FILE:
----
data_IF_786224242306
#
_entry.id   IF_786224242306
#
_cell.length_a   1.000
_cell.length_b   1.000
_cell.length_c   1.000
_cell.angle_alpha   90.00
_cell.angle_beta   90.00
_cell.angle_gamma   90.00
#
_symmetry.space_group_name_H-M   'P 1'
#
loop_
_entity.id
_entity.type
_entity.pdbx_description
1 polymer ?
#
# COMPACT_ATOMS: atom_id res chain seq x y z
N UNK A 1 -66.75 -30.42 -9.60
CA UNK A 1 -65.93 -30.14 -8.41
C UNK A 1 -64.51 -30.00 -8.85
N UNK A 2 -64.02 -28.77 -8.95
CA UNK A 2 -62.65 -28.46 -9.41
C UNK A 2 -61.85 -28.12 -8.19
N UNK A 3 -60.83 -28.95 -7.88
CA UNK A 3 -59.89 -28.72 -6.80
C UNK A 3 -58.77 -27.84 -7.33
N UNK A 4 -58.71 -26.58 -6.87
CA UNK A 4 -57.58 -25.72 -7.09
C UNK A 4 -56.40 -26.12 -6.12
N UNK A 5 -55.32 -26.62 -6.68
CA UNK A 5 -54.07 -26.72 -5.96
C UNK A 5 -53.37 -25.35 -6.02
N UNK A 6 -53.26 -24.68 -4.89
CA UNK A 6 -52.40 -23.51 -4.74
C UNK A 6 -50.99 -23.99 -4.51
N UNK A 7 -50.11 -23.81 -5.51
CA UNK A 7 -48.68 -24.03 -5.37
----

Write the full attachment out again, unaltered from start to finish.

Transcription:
data_IF_786224242306
#
_entry.id   IF_786224242306
#
_cell.length_a   1.000
_cell.length_b   1.000
_cell.length_c   1.000
_cell.angle_alpha   90.00
_cell.angle_beta   90.00
_cell.angle_gamma   90.00
#
_symmetry.space_group_name_H-M   'P 1'
#
loop_
_entity.id
_entity.type
_entity.pdbx_description
1 polymer ?
#
# COMPACT_ATOMS: atom_id res chain seq x y z
N UNK A 1 -66.75 -30.42 -9.60
CA UNK A 1 -65.93 -30.14 -8.41
C UNK A 1 -64.51 -30.00 -8.85
N UNK A 2 -64.02 -28.77 -8.95
CA UNK A 2 -62.65 -28.46 -9.41
C UNK A 2 -61.85 -28.12 -8.19
N UNK A 3 -60.83 -28.95 -7.88
CA UNK A 3 -59.89 -28.72 -6.80
C UNK A 3 -58.77 -27.84 -7.33
N UNK A 4 -58.71 -26.58 -6.87
CA UNK A 4 -57.58 -25.72 -7.09
C UNK A 4 -56.40 -26.12 -6.12
N UNK A 5 -55.32 -26.62 -6.68
CA UNK A 5 -54.07 -26.72 -5.96
C UNK A 5 -53.37 -25.35 -6.02
N UNK A 6 -53.26 -24.68 -4.89
CA UNK A 6 -52.40 -23.51 -4.74
C UNK A 6 -50.99 -23.99 -4.51
N UNK A 7 -50.11 -23.81 -5.51
CA UNK A 7 -48.68 -24.03 -5.37